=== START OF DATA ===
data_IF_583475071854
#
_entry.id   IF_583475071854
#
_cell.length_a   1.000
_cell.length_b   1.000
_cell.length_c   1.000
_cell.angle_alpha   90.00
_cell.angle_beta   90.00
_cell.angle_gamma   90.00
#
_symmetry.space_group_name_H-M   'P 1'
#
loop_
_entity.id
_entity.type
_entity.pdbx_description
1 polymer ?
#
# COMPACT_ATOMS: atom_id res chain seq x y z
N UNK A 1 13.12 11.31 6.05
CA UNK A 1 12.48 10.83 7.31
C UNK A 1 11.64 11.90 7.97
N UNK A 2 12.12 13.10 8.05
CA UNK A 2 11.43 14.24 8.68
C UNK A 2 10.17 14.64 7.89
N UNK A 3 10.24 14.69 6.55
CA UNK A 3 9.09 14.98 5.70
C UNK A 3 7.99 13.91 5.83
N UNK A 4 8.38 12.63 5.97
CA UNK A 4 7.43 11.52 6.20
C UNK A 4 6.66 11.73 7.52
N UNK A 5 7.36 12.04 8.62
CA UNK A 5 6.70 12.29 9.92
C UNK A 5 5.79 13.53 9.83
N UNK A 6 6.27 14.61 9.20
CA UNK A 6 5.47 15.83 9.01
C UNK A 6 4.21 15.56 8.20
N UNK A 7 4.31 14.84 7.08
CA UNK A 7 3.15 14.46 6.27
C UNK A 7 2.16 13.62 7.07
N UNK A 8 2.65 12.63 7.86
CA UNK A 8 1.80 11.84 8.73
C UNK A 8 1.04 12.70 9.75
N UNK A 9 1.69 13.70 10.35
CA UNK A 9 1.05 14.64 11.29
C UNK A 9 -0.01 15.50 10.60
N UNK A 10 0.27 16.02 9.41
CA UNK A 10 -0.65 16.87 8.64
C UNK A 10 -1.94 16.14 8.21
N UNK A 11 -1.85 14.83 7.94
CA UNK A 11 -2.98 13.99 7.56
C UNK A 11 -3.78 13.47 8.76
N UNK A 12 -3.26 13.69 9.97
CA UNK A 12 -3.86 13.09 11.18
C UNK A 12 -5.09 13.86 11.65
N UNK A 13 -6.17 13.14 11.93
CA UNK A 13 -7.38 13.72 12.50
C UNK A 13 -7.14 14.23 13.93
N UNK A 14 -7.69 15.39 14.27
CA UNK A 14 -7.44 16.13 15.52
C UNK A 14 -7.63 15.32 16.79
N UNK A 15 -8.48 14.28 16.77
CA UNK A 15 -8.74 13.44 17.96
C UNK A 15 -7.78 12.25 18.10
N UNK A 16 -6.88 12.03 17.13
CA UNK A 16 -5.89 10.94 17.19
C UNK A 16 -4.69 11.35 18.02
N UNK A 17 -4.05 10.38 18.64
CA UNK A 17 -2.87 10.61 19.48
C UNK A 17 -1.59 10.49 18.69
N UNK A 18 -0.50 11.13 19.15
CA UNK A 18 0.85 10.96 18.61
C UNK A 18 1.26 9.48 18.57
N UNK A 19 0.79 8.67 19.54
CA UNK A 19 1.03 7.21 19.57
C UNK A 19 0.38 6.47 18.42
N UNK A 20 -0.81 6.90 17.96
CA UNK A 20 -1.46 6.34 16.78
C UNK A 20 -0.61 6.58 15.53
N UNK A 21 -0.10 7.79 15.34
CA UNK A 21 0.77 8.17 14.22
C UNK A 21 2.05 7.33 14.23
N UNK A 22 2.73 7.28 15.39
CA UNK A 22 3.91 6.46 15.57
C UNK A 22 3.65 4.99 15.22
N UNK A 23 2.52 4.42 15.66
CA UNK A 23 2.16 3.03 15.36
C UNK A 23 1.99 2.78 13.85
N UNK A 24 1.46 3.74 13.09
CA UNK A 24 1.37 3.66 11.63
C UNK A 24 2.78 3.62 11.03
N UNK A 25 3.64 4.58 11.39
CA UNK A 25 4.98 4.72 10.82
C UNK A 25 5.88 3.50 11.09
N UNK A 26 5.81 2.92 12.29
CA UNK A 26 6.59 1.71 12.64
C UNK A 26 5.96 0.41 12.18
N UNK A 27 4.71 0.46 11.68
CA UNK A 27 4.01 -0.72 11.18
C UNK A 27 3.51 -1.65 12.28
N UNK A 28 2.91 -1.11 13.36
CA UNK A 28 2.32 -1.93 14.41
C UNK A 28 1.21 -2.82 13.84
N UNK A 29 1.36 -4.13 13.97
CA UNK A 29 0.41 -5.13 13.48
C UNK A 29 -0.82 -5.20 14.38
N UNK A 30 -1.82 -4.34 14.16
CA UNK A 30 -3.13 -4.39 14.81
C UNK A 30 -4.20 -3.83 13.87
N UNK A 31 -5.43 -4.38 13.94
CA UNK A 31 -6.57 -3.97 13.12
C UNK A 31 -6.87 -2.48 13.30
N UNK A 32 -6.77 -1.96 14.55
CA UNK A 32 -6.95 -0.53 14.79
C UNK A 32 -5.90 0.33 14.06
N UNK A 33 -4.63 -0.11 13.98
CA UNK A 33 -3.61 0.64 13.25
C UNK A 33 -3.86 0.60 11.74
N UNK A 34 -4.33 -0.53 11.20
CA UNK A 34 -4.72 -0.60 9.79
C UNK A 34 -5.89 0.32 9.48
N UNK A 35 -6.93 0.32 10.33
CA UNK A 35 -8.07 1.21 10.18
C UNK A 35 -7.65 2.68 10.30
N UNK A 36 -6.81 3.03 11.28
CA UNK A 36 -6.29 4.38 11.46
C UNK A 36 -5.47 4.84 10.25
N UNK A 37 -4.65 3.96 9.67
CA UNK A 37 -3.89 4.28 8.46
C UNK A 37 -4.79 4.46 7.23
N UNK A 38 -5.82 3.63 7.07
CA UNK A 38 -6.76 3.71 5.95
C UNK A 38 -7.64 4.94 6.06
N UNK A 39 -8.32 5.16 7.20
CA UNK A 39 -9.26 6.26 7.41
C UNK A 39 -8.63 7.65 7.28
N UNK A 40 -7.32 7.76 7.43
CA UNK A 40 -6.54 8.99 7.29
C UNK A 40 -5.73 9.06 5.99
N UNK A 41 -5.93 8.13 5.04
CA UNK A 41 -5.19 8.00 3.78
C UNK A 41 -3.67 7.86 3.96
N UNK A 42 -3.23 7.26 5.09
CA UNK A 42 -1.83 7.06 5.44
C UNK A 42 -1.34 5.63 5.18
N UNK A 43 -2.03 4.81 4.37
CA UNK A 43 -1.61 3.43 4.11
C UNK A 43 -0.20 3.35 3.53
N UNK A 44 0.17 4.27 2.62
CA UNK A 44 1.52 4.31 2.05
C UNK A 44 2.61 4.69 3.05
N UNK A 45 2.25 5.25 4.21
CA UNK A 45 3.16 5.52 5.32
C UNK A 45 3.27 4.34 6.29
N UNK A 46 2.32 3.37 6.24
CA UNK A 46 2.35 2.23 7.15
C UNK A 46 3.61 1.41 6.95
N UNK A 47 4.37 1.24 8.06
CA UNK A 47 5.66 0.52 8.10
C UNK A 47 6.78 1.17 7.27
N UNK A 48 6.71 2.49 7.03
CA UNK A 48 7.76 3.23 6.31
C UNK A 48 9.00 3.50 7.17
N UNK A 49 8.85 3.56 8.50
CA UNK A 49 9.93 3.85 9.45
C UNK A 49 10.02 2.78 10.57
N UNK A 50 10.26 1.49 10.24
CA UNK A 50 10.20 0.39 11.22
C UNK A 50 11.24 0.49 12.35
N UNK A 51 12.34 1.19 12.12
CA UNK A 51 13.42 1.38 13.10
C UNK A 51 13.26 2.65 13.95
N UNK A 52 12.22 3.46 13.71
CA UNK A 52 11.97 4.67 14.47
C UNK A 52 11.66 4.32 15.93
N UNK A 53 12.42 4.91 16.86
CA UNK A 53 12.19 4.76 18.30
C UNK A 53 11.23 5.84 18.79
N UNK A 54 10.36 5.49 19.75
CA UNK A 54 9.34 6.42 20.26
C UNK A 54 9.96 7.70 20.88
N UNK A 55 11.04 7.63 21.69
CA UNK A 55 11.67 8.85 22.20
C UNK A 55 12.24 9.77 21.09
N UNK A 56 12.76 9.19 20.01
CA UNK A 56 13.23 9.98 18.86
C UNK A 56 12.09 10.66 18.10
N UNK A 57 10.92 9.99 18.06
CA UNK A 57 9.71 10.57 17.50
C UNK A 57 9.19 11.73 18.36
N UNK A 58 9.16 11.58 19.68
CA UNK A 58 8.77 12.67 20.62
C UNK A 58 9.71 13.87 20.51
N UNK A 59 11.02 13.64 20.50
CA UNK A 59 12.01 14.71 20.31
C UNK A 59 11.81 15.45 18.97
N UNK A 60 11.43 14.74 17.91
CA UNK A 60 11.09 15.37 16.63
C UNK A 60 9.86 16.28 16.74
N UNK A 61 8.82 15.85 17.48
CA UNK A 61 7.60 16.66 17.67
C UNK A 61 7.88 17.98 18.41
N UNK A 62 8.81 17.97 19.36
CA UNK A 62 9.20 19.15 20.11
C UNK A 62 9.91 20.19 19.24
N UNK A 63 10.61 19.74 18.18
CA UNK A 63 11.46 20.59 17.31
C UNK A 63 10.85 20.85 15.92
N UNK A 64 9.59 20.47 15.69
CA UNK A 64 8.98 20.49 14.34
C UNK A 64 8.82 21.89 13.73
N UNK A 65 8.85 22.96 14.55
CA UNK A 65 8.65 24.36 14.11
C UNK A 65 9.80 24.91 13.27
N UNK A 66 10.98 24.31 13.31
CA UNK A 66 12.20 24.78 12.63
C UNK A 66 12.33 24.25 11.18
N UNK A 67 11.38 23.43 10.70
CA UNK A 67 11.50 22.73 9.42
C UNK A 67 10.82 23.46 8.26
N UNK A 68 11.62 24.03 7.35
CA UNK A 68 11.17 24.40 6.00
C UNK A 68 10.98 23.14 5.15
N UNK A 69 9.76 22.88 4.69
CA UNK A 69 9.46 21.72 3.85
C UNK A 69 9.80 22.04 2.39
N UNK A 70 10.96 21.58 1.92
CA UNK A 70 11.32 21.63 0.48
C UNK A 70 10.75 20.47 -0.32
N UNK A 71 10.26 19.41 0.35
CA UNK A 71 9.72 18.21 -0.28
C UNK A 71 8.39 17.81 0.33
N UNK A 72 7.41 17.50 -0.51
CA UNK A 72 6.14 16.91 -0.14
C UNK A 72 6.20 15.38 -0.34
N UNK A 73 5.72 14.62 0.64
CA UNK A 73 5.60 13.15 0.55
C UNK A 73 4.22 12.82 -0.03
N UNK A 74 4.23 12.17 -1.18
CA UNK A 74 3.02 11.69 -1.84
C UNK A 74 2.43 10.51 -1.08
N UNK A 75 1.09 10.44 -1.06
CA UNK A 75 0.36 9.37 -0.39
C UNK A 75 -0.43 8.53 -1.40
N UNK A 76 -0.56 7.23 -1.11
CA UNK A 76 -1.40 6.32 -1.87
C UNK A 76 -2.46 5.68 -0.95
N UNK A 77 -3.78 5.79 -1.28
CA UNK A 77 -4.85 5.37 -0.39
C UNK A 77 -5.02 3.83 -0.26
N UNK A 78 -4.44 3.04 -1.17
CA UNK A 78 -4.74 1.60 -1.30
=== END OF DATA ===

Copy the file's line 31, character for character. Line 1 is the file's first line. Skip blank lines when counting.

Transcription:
CA UNK A 4 7.43 11.52 6.20